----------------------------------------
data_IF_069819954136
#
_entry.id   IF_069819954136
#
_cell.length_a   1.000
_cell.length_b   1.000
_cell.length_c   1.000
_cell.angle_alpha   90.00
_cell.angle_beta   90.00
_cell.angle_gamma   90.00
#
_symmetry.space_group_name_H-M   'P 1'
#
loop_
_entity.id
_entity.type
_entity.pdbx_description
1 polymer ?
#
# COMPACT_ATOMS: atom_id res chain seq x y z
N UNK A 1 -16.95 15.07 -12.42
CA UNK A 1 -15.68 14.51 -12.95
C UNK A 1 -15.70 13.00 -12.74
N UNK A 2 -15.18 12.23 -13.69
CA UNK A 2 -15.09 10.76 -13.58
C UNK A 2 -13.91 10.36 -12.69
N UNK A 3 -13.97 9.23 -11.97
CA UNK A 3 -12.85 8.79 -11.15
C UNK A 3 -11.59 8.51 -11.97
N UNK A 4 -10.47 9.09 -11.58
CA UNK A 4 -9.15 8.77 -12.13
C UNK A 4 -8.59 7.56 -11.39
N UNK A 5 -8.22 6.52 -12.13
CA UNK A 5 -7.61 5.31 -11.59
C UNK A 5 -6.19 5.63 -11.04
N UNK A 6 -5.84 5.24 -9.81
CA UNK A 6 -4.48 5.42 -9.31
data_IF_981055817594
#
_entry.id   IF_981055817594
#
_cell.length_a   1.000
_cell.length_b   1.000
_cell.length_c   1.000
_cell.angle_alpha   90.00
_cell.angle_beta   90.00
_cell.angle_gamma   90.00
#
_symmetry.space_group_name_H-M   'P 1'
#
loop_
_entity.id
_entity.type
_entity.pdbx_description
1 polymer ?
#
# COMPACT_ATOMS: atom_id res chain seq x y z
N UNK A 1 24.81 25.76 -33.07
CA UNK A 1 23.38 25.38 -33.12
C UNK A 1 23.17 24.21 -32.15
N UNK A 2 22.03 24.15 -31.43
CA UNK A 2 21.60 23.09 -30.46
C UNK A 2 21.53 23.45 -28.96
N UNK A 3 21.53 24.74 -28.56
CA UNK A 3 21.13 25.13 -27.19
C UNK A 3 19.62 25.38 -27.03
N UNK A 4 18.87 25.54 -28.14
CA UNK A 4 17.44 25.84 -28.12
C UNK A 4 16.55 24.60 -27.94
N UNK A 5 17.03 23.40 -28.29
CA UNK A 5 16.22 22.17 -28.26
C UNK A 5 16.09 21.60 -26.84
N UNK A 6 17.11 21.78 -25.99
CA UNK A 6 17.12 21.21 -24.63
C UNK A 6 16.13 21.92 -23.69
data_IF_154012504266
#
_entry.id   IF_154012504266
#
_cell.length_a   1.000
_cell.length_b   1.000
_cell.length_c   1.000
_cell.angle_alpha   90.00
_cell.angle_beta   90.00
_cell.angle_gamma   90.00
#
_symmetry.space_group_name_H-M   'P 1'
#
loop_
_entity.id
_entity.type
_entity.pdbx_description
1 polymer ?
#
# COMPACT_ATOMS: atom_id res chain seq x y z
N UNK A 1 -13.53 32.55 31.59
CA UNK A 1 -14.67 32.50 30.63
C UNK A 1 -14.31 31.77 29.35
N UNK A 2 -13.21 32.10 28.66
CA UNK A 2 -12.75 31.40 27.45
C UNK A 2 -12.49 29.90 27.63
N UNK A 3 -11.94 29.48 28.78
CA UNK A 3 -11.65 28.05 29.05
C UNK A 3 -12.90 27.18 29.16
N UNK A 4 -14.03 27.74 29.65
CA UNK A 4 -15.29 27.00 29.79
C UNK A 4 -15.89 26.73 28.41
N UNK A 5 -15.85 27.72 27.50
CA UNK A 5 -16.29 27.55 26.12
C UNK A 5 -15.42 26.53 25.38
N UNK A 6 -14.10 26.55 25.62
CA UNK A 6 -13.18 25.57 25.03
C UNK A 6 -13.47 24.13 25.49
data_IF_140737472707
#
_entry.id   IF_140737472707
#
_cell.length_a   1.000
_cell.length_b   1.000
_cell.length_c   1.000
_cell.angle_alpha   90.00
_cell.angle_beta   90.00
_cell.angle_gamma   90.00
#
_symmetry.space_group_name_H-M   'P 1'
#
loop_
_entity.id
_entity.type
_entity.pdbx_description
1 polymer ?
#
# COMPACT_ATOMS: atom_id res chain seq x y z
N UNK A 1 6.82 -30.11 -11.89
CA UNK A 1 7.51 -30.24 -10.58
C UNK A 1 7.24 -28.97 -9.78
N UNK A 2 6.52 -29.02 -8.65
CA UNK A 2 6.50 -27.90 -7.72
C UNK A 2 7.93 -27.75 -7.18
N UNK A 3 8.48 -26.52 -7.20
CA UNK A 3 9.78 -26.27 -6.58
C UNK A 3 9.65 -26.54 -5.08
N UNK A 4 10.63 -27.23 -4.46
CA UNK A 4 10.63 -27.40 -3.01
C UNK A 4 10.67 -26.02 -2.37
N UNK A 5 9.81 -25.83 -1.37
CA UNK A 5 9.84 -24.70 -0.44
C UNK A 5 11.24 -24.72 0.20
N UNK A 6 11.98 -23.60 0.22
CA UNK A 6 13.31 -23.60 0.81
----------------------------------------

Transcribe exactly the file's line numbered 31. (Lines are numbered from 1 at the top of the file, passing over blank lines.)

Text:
CA UNK A 4 -9.15 8.77 -12.13